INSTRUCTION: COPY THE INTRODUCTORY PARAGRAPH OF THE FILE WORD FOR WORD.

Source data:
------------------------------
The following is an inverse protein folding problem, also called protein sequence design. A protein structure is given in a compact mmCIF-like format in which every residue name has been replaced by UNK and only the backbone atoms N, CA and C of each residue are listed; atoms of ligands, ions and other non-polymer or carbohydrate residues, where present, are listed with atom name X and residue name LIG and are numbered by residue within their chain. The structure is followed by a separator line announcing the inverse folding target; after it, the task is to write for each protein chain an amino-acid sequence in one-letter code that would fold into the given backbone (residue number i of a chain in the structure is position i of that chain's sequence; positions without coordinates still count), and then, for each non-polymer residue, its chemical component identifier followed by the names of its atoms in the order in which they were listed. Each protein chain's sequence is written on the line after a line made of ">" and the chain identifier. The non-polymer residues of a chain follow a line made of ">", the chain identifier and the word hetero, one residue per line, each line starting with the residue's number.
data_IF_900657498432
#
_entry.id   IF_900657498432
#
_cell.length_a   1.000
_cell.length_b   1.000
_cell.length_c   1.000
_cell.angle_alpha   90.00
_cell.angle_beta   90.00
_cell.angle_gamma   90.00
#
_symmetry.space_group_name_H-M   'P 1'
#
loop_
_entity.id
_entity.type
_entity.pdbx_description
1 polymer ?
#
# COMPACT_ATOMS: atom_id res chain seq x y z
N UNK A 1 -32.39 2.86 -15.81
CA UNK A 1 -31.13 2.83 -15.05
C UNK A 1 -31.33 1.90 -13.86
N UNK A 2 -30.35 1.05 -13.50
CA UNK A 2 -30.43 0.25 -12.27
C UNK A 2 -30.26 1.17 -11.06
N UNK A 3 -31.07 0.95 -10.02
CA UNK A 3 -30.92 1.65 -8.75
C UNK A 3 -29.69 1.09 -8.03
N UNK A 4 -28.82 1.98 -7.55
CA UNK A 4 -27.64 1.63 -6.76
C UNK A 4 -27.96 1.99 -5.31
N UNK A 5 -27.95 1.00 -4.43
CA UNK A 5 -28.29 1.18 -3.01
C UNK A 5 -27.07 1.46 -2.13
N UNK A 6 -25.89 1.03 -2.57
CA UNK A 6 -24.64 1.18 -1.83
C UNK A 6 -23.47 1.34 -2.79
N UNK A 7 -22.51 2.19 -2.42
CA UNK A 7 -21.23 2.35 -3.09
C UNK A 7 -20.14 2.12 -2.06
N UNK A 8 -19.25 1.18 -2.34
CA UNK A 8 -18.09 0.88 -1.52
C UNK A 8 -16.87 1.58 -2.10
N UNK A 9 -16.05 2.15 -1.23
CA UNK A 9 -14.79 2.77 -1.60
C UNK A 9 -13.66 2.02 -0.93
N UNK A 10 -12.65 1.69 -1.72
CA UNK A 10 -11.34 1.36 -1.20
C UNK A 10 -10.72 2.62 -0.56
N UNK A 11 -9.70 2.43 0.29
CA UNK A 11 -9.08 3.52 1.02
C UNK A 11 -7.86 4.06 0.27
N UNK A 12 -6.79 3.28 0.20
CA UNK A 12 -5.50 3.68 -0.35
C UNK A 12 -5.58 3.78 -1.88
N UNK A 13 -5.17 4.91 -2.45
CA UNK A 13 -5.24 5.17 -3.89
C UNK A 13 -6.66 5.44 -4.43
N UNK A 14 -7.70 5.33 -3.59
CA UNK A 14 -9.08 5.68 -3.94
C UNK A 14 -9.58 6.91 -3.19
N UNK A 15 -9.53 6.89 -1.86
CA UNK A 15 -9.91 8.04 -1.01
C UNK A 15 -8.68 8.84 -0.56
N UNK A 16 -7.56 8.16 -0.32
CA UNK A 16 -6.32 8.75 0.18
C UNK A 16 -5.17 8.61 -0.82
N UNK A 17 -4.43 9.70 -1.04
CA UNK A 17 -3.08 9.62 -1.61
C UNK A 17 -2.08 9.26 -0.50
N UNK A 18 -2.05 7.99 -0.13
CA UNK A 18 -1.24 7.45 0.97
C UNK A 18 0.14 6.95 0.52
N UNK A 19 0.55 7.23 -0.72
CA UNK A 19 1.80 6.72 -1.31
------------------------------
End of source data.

The following is an inverse protein folding problem, also called protein sequence design. A protein structure is given in a compact mmCIF-like format in which every residue name has been replaced by UNK and only the backbone atoms N, CA and C of each residue are listed; atoms of ligands, ions and other non-polymer or carbohydrate residues, where present, are listed with atom name X and residue name LIG and are numbered by residue within their chain. The structure is followed by a separator line announcing the inverse folding target; after it, the task is to write for each protein chain an amino-acid sequence in one-letter code that would fold into the given backbone (residue number i of a chain in the structure is position i of that chain's sequence; positions without coordinates still count), and then, for each non-polymer residue, its chemical component identifier followed by the names of its atoms in the order in which they were listed. Each protein chain's sequence is written on the line after a line made of ">" and the chain identifier. The non-polymer residues of a chain follow a line made of ">", the chain identifier and the word hetero, one residue per line, each line starting with the residue's number.